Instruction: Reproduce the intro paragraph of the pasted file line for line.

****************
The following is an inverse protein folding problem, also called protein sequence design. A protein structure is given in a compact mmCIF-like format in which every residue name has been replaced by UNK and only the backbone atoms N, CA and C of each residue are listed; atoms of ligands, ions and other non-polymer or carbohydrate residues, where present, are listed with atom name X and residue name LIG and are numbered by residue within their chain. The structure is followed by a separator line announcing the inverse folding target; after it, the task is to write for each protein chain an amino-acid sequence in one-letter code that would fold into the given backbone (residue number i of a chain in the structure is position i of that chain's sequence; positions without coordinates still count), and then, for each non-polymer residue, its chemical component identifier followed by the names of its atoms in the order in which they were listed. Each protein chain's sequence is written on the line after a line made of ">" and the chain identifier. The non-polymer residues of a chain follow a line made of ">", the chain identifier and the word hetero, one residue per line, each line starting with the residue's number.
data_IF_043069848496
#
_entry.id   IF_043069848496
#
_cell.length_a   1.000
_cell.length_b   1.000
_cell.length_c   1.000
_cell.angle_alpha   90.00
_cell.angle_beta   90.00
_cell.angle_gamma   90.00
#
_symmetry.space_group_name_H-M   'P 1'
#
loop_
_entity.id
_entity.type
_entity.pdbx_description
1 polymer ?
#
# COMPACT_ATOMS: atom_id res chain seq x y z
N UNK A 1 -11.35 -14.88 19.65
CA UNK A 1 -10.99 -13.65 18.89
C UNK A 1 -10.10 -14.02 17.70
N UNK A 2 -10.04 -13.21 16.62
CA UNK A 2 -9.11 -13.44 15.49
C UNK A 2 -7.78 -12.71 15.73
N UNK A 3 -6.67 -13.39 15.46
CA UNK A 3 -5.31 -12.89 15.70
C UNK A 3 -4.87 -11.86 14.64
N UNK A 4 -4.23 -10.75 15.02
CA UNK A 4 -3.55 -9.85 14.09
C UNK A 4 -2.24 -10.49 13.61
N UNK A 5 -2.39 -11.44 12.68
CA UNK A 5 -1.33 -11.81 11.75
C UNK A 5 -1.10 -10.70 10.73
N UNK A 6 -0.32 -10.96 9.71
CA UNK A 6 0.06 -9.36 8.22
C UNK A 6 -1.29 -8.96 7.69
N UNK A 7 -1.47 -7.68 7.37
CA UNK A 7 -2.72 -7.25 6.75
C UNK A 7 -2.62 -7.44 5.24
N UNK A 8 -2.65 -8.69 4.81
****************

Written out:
The following is an inverse protein folding problem, also called protein sequence design. A protein structure is given in a compact mmCIF-like format in which every residue name has been replaced by UNK and only the backbone atoms N, CA and C of each residue are listed; atoms of ligands, ions and other non-polymer or carbohydrate residues, where present, are listed with atom name X and residue name LIG and are numbered by residue within their chain. The structure is followed by a separator line announcing the inverse folding target; after it, the task is to write for each protein chain an amino-acid sequence in one-letter code that would fold into the given backbone (residue number i of a chain in the structure is position i of that chain's sequence; positions without coordinates still count), and then, for each non-polymer residue, its chemical component identifier followed by the names of its atoms in the order in which they were listed. Each protein chain's sequence is written on the line after a line made of ">" and the chain identifier. The non-polymer residues of a chain follow a line made of ">", the chain identifier and the word hetero, one residue per line, each line starting with the residue's number.